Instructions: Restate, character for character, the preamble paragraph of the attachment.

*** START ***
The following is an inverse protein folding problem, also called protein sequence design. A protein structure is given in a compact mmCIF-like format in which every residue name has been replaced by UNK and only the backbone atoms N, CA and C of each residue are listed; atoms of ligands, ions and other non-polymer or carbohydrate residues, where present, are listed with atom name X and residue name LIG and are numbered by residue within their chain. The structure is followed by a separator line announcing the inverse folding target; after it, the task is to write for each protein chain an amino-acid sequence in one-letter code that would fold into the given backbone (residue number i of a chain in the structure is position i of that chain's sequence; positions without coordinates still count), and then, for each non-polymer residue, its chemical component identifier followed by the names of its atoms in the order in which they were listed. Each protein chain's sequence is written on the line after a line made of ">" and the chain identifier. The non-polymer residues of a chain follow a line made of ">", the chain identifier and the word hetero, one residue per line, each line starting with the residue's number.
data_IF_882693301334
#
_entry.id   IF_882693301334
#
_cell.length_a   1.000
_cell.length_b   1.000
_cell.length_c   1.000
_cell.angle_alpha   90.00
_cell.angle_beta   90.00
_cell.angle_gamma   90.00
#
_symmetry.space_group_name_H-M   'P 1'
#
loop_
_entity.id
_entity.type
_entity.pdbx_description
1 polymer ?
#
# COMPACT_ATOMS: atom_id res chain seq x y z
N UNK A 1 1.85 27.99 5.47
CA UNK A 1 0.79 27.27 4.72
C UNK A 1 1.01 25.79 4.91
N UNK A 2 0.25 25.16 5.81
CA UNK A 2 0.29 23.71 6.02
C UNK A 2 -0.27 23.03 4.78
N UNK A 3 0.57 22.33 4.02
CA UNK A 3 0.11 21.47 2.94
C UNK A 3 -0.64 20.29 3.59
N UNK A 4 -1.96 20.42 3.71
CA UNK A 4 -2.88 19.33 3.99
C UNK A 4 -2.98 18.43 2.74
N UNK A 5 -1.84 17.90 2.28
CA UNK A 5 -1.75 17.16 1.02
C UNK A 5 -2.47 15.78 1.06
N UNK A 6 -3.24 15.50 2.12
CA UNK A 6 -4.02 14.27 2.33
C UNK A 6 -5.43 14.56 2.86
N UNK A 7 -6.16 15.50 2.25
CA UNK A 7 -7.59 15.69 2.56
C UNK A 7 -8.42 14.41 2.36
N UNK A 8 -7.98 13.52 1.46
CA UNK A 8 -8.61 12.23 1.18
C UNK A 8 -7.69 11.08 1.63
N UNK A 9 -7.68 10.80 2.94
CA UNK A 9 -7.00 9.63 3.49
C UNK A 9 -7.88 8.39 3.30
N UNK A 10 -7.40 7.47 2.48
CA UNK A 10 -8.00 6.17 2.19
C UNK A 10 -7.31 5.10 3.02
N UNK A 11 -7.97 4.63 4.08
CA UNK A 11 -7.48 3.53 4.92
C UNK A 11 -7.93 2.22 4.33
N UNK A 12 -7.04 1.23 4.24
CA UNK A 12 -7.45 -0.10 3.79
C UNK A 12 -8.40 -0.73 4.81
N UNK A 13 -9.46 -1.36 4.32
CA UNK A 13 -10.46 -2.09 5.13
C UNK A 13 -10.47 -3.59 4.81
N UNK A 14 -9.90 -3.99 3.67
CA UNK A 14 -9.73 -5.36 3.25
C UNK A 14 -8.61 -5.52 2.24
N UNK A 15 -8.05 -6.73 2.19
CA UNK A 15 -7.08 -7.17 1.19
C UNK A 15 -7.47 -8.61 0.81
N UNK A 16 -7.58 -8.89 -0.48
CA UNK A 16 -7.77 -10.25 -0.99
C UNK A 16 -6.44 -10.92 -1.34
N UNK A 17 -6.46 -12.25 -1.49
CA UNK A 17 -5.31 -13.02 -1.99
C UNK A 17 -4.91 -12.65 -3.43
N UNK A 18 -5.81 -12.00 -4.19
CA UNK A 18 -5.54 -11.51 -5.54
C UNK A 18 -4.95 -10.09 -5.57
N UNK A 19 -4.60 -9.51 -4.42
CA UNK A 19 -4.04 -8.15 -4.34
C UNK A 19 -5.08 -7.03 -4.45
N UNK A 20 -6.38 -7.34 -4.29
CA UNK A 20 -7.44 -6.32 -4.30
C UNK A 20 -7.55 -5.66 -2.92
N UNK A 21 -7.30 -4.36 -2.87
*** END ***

The following is an inverse protein folding problem, also called protein sequence design. A protein structure is given in a compact mmCIF-like format in which every residue name has been replaced by UNK and only the backbone atoms N, CA and C of each residue are listed; atoms of ligands, ions and other non-polymer or carbohydrate residues, where present, are listed with atom name X and residue name LIG and are numbered by residue within their chain. The structure is followed by a separator line announcing the inverse folding target; after it, the task is to write for each protein chain an amino-acid sequence in one-letter code that would fold into the given backbone (residue number i of a chain in the structure is position i of that chain's sequence; positions without coordinates still count), and then, for each non-polymer residue, its chemical component identifier followed by the names of its atoms in the order in which they were listed. Each protein chain's sequence is written on the line after a line made of ">" and the chain identifier. The non-polymer residues of a chain follow a line made of ">", the chain identifier and the word hetero, one residue per line, each line starting with the residue's number.